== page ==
Version tested: PC
Gardening brings out the worst in game developers. Even nominally cuddly outfits, who trade in moonbeams and gentle kisses, experience a strange, peat-fuelled bloodlust whenever they saunter down the cobbled path and set up shop under the old oak tree. Why else would Nintendo invite us to choose between choking to death on an alien allotment or harvesting warm corpses for industrial reprocessing in Pikmin? And what brought Rare, a developer more likely to have you chasing after coins while butterflies skitter about overhead, to delve into the rotting underside of the natural world in the bucolic Viva Piņata, a papier mache bloodbath of sacrificial breeding and advanced eugenics, where the sight of a Fudgehog having its head bashed in is accompanied by cheering infants?
Nasty stuff all round, and now PopCap - friend of the unicorn, tireless lobbyist for bookworms everywhere - is getting in on the action, using your cheerful well-trimmed lawns as the staging area for the intimate, brain-eating final phase of a full-blown zombie invasion, with only a handful of seed packets and a trowel standing between the shambling undead and the booming, definitive, and oddly affecting announcement that your brains have just been eaten. Jimmy Lightning never treated us like this.
Not to worry, though: the company that spliced Pachinko and Egyptian cats, and retrieved gem-trading from the murky world of Sierra Leone and its death squads, has lost none of its breezy charm. These are zombies of the lovable, huggable variety: they may be closing in to finish you off in a sweaty fumble of greying skin and cold fingers, but at least they've made an effort, dressing up in a range of natty outfits that takes in everything from line-backer shoulder pads to eighties back-up dancer leotards, and announcing their grim intentions in a range of friendly, handwritten notes. And rather than remove their heads with buckshot or gore them on the end of a garden fork, you're left to defend yourself with a gentler arsenal of pea pods and pumpkins. It's the apocalypse, only rather more civilised, and a lot richer in fibre than modern cinema would have you believe.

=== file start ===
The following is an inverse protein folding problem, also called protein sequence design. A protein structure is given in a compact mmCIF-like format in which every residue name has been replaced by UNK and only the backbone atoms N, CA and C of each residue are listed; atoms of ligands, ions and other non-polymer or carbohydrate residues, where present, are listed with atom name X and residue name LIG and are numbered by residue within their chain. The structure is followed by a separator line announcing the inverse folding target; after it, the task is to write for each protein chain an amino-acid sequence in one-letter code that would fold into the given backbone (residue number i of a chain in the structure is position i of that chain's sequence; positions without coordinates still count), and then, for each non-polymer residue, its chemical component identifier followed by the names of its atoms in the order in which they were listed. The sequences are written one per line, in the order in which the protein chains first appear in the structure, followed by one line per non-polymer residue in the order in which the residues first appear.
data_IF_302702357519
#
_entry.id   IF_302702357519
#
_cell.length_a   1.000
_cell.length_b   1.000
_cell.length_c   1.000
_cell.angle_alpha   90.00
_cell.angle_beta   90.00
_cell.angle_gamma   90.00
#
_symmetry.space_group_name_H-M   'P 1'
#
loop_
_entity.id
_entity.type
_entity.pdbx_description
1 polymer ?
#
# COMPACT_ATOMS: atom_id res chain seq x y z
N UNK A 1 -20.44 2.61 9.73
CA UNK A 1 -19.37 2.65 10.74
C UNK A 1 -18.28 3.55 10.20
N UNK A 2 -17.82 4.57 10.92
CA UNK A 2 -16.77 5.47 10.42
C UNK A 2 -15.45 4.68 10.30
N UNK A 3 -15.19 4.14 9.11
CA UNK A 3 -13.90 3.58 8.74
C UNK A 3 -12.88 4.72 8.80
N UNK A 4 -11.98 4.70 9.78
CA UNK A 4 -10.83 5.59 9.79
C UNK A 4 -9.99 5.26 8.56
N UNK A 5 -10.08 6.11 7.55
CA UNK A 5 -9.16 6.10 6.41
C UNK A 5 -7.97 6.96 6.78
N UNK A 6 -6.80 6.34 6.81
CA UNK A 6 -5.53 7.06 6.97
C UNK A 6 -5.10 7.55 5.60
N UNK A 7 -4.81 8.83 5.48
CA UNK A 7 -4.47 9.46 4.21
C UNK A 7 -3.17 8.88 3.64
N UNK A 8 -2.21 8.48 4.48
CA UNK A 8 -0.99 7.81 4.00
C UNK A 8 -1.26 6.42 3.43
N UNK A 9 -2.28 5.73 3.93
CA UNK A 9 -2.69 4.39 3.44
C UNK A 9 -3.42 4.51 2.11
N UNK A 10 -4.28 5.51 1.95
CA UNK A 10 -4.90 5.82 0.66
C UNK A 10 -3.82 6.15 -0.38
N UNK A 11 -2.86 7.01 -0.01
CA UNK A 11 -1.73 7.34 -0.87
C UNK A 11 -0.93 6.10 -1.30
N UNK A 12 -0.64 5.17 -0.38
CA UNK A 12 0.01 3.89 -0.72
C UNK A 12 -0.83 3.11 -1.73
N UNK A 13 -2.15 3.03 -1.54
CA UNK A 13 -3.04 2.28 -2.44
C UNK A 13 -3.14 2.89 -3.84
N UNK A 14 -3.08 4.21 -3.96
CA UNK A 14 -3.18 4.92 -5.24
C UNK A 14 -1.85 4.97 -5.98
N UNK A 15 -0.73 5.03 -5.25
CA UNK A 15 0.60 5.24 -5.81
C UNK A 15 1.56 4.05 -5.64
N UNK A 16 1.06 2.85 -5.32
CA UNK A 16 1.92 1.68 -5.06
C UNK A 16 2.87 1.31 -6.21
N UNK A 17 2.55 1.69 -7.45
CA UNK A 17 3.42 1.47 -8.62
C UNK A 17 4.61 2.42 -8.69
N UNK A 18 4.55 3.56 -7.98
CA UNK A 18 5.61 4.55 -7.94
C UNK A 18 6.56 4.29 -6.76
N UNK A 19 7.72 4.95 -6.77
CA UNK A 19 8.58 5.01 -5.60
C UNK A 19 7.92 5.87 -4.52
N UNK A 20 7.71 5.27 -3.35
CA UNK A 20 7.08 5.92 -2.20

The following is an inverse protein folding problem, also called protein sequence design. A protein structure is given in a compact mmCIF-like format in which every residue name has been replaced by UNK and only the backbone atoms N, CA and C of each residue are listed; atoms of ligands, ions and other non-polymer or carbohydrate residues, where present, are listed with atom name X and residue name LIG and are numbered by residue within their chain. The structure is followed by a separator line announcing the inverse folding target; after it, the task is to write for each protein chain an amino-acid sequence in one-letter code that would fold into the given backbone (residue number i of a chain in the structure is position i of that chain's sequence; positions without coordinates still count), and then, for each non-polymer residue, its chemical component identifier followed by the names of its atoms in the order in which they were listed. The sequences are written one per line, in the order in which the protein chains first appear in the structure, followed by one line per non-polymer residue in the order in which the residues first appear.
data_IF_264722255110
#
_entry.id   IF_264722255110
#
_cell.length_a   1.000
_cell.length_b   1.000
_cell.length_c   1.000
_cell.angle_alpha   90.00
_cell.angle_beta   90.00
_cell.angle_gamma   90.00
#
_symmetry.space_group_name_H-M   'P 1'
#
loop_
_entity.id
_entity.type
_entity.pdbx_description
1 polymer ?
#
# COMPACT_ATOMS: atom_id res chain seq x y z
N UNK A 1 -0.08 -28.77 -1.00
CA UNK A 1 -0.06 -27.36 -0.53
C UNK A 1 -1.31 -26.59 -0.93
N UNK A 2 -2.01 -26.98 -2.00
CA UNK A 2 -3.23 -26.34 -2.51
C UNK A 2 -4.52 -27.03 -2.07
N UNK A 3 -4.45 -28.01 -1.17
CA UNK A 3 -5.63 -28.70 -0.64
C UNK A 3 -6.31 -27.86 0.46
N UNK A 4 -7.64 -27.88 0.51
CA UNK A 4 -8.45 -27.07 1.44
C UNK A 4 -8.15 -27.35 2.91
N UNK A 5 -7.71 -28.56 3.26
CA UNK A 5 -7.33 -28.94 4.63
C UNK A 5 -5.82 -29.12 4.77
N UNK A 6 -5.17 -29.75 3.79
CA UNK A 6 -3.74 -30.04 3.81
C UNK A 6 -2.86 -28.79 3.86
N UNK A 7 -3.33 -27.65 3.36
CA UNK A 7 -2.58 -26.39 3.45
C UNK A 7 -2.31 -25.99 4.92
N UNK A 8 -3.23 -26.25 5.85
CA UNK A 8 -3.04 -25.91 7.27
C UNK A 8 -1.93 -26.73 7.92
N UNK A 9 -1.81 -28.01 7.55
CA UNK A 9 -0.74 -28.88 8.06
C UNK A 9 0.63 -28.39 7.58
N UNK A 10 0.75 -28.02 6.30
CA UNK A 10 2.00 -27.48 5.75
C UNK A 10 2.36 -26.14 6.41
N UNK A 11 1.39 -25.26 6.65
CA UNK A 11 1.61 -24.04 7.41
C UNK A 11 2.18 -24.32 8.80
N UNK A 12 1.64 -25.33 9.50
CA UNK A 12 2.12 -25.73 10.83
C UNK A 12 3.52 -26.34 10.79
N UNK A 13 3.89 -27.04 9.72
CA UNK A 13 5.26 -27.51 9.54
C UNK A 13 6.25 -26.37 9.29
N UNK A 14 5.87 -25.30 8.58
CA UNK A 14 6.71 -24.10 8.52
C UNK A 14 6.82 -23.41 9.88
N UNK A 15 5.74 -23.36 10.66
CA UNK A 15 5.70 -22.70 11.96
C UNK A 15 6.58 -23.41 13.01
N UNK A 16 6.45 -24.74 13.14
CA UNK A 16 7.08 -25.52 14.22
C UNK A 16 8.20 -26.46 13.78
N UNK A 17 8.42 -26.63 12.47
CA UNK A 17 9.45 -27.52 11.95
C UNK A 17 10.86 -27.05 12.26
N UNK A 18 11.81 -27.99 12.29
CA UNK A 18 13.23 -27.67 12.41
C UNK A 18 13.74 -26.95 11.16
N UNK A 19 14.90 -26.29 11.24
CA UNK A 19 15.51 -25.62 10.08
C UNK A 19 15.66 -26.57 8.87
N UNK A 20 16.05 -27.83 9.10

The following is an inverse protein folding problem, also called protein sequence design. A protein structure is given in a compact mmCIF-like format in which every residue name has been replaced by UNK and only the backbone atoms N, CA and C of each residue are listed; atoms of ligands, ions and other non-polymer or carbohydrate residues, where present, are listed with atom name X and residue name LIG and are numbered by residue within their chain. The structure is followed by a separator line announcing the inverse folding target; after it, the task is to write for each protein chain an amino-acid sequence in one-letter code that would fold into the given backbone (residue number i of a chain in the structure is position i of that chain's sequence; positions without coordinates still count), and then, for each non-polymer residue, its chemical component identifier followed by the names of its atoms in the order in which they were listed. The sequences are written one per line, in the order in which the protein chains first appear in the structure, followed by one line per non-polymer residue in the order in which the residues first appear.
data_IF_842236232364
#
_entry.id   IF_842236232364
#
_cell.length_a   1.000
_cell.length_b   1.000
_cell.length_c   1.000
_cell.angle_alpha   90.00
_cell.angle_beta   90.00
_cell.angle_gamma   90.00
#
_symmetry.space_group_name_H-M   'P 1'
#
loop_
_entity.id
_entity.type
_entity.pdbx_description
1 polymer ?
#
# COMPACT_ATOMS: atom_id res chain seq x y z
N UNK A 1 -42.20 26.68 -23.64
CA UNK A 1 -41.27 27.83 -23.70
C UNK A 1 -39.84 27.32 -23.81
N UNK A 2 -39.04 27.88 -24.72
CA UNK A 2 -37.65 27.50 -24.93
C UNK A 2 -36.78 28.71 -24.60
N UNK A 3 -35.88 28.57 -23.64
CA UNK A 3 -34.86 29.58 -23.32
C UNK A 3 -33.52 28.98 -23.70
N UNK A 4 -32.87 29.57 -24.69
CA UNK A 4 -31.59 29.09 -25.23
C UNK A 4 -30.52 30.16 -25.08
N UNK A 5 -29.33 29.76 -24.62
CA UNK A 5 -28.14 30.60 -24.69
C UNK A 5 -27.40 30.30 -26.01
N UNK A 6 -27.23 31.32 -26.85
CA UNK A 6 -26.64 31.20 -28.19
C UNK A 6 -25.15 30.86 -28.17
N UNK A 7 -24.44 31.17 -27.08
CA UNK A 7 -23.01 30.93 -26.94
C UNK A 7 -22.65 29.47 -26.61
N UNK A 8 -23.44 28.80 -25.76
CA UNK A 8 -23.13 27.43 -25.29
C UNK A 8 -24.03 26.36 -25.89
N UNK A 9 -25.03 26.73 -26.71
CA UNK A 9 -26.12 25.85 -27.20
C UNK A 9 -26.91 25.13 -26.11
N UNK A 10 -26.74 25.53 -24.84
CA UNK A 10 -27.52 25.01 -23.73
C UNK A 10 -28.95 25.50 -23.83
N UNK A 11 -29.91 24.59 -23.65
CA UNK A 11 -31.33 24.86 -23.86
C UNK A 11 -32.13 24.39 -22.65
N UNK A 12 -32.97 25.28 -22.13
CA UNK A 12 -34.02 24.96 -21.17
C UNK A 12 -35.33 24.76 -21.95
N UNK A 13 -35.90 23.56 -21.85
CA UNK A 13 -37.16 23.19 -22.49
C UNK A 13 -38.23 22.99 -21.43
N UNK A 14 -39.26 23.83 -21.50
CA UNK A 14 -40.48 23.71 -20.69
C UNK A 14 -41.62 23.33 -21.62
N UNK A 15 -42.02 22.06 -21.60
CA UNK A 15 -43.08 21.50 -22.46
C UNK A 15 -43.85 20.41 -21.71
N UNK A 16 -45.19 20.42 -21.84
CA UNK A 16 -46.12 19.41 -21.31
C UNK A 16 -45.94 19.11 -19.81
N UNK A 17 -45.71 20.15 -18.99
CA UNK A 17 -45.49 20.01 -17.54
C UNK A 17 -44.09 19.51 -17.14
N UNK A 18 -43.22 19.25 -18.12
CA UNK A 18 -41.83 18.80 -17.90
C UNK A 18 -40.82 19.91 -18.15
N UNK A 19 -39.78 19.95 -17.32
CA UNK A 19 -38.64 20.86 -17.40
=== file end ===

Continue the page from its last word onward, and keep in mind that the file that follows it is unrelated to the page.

PopCap's titles have a habit of existing on the largely imaginary boundary separating casual and hardcore audiences. While the stereotypes might not really be that simple, the framework isn't causing the developer any problems as it cranks out game after game simple enough for any old idiot to understand, and with the depth to keep the fastest mouse-clickers playing as well. They scale well, in other words, taking into account not just a wide range of hardware, but players, and while PopCap rarely creates anything from scratch, it builds on existing genres in a way that is probably far more difficult - hacking through the overgrown tangle of tradition and ingrained mechanics, pruning and snipping away until the entire thing assumes a wholly unexpected shape.
Plants vs. Zombies is no different. An effortlessly streamlined take on tower defence games, enemies march across the screen from right to left, sticking to polite rows, and it's up to the player to place the various weapons required to slow their progress and finish them off. There are no health bars for either the zombies or the plant turrets you put up, and you don't even have to worry about redirecting enemies along a different route, as they'll stay in line regardless of what you throw at them. Rounding it all off, the in-game currency needed to buy new seeds is sunlight, which drops into the map depending on how many Sunflowers or Sunshrooms you've planted, and has to be speedily collected before it disappears.